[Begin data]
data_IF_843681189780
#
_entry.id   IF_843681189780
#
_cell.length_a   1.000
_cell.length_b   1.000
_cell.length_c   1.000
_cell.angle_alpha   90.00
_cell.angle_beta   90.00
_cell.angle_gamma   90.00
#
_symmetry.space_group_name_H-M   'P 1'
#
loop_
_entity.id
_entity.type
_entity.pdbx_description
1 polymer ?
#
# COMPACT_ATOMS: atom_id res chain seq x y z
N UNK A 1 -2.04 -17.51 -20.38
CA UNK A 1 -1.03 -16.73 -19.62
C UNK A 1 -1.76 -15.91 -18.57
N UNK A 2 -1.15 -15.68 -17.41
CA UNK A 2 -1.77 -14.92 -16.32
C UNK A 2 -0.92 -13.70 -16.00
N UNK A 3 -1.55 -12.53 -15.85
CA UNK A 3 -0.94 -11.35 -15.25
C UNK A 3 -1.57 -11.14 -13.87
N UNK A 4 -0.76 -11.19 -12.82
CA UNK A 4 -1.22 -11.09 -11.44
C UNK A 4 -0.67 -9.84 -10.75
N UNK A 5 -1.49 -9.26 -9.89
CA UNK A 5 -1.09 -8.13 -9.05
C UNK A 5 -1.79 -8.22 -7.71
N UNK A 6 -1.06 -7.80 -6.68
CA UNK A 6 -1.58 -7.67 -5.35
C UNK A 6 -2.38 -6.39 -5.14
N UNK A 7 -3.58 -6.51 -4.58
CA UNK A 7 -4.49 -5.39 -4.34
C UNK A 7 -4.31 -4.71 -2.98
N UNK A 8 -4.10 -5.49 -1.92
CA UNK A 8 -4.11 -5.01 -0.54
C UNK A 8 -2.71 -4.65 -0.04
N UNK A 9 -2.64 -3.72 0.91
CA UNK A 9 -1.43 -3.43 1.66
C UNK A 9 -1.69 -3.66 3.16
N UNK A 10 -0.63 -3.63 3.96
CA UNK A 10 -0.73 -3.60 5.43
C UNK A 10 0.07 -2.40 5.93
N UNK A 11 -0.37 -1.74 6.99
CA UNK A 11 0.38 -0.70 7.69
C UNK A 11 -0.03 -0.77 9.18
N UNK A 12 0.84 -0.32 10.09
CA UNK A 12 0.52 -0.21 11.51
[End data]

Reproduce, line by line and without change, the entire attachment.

data_IF_843681189780
#
_entry.id   IF_843681189780
#
_cell.length_a   1.000
_cell.length_b   1.000
_cell.length_c   1.000
_cell.angle_alpha   90.00
_cell.angle_beta   90.00
_cell.angle_gamma   90.00
#
_symmetry.space_group_name_H-M   'P 1'
#
loop_
_entity.id
_entity.type
_entity.pdbx_description
1 polymer ?
#
# COMPACT_ATOMS: atom_id res chain seq x y z
N UNK A 1 -2.04 -17.51 -20.38
CA UNK A 1 -1.03 -16.73 -19.62
C UNK A 1 -1.76 -15.91 -18.57
N UNK A 2 -1.15 -15.68 -17.41
CA UNK A 2 -1.77 -14.92 -16.32
C UNK A 2 -0.92 -13.70 -16.00
N UNK A 3 -1.55 -12.53 -15.85
CA UNK A 3 -0.94 -11.35 -15.25
C UNK A 3 -1.57 -11.14 -13.87
N UNK A 4 -0.76 -11.19 -12.82
CA UNK A 4 -1.22 -11.09 -11.44
C UNK A 4 -0.67 -9.84 -10.75
N UNK A 5 -1.49 -9.26 -9.89
CA UNK A 5 -1.09 -8.13 -9.05
C UNK A 5 -1.79 -8.22 -7.71
N UNK A 6 -1.06 -7.80 -6.68
CA UNK A 6 -1.58 -7.67 -5.35
C UNK A 6 -2.38 -6.39 -5.14
N UNK A 7 -3.58 -6.51 -4.58
CA UNK A 7 -4.49 -5.39 -4.34
C UNK A 7 -4.31 -4.71 -2.98
N UNK A 8 -4.10 -5.49 -1.92
CA UNK A 8 -4.11 -5.01 -0.54
C UNK A 8 -2.71 -4.65 -0.04
N UNK A 9 -2.64 -3.72 0.91
CA UNK A 9 -1.43 -3.43 1.66
C UNK A 9 -1.69 -3.66 3.16
N UNK A 10 -0.63 -3.63 3.96
CA UNK A 10 -0.73 -3.60 5.43
C UNK A 10 0.07 -2.40 5.93
N UNK A 11 -0.37 -1.74 6.99
CA UNK A 11 0.38 -0.70 7.69
C UNK A 11 -0.03 -0.77 9.18
N UNK A 12 0.84 -0.32 10.09
CA UNK A 12 0.52 -0.21 11.51